DECtape – used in a number of DEC (Digital Equipment Corp. machines in the PDP series. This was a 1″ reel, about 3-4″ in diamter, held 350 Kb (if I remember correctly), and could be read/written in either direction. Its main claim to fame was that you could unspool some tape, wad it up in your hand, straighten it out (leaving folds & wrinkles), respool it, and read it without errors. Sort of like a tape-era USB key.

    The IBM 2311 (7 platter) & 2314 (14 platter) removable disk pack with completely unshielded platters, about 14″ in diameter. Used in IBM System/360 and /370 mainframes as primary storage.

  51. I recall that drum memory was also used for primary data storage (RAM). It was used as random access memory in early computers. I think the Jargon file has an anecdote about the first programmer who optimized his code to the spin rate of the drum so that the next instruction would be read just-in-time, without delay (a whole revolution of the drum, which was a considerable amount of time then).

    On the Commodore 64 Datasette many confuse the sound produced through the sound chip when loading some programs using a tape turbo (data compression program to reduce the time to load the main program), which some commercial game compilations used. Other home computer casette units may have produced sound, but on the Commodore 64 it was purely an annoying cosmetic touch by the programmer of the turbo loader (together with a flashing and/or striped screen).

    The reason for the flashing screen was purely practical though, as most commercial tapes were recorded at such a low level (to make it difficult to just dub the tape to thwart piracy) that you had to adjust the datasette read head with a screw driver to be able to load the damn game; if the screen stopped flashing while loading you knew you had to adjust the head and try again.

  52. Commodore released a new version of the casette unit, called Load-It! if I recall correctly, with a knob to adjust the head (and a led meter showing the level of signal), instead of just hole for a screw driver because of the unreliability of loading non-pirated software. I never had a Load-It Datasette, so loading games was a pain in the backside.

  53. actually on some systems it would play out loud when loading a cassette, most systems used the output of the cassette player which disabled the internal speaker, i had a ti/99 that would play the cassette’s while loading them.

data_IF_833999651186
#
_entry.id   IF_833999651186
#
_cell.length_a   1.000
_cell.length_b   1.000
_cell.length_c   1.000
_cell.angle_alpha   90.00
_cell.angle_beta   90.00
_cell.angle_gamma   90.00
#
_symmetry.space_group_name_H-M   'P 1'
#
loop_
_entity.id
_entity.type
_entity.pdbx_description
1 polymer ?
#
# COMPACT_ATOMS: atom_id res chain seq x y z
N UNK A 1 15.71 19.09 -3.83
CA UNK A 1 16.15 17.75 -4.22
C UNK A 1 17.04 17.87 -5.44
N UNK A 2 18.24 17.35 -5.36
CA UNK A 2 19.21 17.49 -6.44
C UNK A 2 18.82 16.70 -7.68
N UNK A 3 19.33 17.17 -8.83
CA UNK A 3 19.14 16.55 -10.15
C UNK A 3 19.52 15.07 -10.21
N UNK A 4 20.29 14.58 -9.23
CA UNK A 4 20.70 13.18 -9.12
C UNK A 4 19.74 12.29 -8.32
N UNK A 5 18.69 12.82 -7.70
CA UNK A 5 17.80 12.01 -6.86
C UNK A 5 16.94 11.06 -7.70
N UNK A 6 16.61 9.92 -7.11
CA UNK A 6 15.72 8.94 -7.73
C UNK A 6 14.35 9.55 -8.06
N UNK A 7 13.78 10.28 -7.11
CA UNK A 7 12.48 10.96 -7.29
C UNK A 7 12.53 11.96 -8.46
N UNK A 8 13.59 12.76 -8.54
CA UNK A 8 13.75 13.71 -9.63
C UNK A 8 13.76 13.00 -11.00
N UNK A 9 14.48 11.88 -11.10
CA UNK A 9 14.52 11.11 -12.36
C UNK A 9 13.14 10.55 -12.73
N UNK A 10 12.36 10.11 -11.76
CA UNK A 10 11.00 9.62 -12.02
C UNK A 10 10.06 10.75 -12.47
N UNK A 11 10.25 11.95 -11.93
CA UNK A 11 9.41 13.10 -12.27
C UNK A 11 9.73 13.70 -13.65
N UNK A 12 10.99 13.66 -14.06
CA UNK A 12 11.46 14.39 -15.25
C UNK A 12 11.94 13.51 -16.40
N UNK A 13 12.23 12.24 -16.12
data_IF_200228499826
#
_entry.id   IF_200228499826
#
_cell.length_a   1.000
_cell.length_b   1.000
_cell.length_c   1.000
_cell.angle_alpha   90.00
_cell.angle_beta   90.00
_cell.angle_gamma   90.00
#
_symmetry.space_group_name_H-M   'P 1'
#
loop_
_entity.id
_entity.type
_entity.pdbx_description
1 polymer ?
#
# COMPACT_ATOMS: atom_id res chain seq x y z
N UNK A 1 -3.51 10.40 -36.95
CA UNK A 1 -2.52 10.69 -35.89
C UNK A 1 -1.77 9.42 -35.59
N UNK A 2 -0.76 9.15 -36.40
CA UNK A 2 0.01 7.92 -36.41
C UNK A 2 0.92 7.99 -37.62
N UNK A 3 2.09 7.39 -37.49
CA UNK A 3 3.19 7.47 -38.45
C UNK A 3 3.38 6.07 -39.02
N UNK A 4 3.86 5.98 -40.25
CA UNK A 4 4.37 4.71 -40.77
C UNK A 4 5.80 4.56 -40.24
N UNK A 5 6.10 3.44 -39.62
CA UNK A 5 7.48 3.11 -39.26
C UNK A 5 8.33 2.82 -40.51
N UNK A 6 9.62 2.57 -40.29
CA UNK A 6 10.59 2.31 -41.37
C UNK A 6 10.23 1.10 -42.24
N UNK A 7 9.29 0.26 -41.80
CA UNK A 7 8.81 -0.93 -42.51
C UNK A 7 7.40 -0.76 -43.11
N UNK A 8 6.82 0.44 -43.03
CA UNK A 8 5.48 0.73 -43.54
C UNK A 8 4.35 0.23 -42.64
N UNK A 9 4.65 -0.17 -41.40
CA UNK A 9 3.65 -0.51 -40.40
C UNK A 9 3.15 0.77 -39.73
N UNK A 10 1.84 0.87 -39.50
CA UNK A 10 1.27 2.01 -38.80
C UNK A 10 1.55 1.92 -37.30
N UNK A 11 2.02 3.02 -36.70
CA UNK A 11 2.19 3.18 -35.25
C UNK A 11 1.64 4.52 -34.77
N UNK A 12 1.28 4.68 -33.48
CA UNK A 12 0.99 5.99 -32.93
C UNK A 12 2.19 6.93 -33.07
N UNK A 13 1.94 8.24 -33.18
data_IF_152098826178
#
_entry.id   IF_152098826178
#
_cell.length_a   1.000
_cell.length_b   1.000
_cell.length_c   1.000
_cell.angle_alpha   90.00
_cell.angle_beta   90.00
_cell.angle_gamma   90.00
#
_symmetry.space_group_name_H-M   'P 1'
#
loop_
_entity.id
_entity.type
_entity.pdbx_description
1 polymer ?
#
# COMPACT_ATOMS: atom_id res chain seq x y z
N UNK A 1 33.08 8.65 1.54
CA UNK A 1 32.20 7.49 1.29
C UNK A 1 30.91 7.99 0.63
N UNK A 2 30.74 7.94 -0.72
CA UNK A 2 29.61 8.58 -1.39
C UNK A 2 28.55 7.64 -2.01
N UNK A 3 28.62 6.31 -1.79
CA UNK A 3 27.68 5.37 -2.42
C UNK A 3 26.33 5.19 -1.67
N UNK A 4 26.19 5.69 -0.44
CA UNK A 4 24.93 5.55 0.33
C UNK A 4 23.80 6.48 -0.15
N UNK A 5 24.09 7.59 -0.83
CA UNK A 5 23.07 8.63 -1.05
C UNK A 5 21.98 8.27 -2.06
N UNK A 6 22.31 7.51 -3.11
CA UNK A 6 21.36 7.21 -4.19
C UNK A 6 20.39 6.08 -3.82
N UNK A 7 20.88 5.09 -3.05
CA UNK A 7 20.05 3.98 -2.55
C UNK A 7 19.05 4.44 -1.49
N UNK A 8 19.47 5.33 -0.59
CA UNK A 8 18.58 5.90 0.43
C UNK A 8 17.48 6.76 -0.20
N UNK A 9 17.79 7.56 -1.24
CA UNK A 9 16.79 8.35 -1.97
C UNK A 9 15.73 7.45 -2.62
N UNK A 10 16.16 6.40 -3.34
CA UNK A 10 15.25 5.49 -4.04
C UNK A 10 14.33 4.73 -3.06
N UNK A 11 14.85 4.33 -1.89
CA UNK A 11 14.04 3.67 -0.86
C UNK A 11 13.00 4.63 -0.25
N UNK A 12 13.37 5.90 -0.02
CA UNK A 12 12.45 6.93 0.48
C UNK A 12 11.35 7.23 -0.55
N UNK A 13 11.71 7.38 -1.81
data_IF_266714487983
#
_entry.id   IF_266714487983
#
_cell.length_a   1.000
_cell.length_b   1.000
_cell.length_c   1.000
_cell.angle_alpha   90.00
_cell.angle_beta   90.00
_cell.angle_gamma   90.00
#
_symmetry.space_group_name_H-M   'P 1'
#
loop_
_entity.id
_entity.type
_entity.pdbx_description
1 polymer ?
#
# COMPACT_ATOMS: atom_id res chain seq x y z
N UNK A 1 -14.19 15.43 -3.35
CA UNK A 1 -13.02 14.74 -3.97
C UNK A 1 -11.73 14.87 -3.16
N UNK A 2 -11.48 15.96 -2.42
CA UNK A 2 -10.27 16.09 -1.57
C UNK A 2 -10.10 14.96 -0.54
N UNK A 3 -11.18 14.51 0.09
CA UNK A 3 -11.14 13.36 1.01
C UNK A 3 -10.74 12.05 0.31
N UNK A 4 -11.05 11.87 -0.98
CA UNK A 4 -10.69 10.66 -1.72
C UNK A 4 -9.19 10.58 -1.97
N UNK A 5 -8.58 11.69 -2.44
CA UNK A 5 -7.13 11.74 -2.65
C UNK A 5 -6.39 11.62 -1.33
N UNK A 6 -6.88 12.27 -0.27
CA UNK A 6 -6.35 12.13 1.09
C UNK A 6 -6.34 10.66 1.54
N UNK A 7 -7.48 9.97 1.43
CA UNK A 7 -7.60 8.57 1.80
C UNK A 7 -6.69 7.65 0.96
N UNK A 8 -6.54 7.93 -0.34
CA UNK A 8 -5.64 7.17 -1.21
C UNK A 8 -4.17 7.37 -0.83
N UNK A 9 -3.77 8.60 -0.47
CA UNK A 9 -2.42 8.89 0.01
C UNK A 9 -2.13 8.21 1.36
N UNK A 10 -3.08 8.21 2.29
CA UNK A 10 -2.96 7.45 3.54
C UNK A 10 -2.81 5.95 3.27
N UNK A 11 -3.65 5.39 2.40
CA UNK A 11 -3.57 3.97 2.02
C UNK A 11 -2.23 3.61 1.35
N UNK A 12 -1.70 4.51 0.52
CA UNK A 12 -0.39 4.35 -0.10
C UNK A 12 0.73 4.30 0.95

54. Hey, no one has mentioned the other storage medium that was widely used by consumers beginning around 1900 — Piano rolls. These were similar to punched tape, but were large paper rolls that each contained a tune. The mechanism in the piano used air pressure through the holes in the paper that caused the wires inside to be struck by the felt hammers to produce the tune.

  55. Interesting. First, I could never figure out why anyone would want to spend so much money to build such a big harddisk with only 5MB of space!
    Though thanks to IBM and all the genius that keep working on this, and we get to enjoy our small size laptop with Gigabytes of spaces. =)

  56. I remember my first program, on Hollerith cards. My first computer had 64 MB of memory. I thought I was living in the fast lane. Today, life really is fast and getting faster. My children know more about computers than most graduates did when I finished. Don’t ask when, I won’t tell.

  57. Can anyone tell me what the acronym TD stands for in TD machines, having to do with the old paper-tape transmission of computer information back in the early 1970s. Thanks.

  58. If you are willing to include program storage as well as data storage, how about the plugboards we used to program unit record machines? They were also used as supplementary storage in computers like the 305 RAMAC shown above.

  59. Don’t forget the magnetic card systems of the 1960’s. RCA had their RACE (random access card equipment) and NCR had their CRAM (card random access memory). Then there was the infamous (within IBM to this day) Datacell. In my collection of magnetic media I once used I have a couple of RCA RACE cards and two complete IBM Datacells.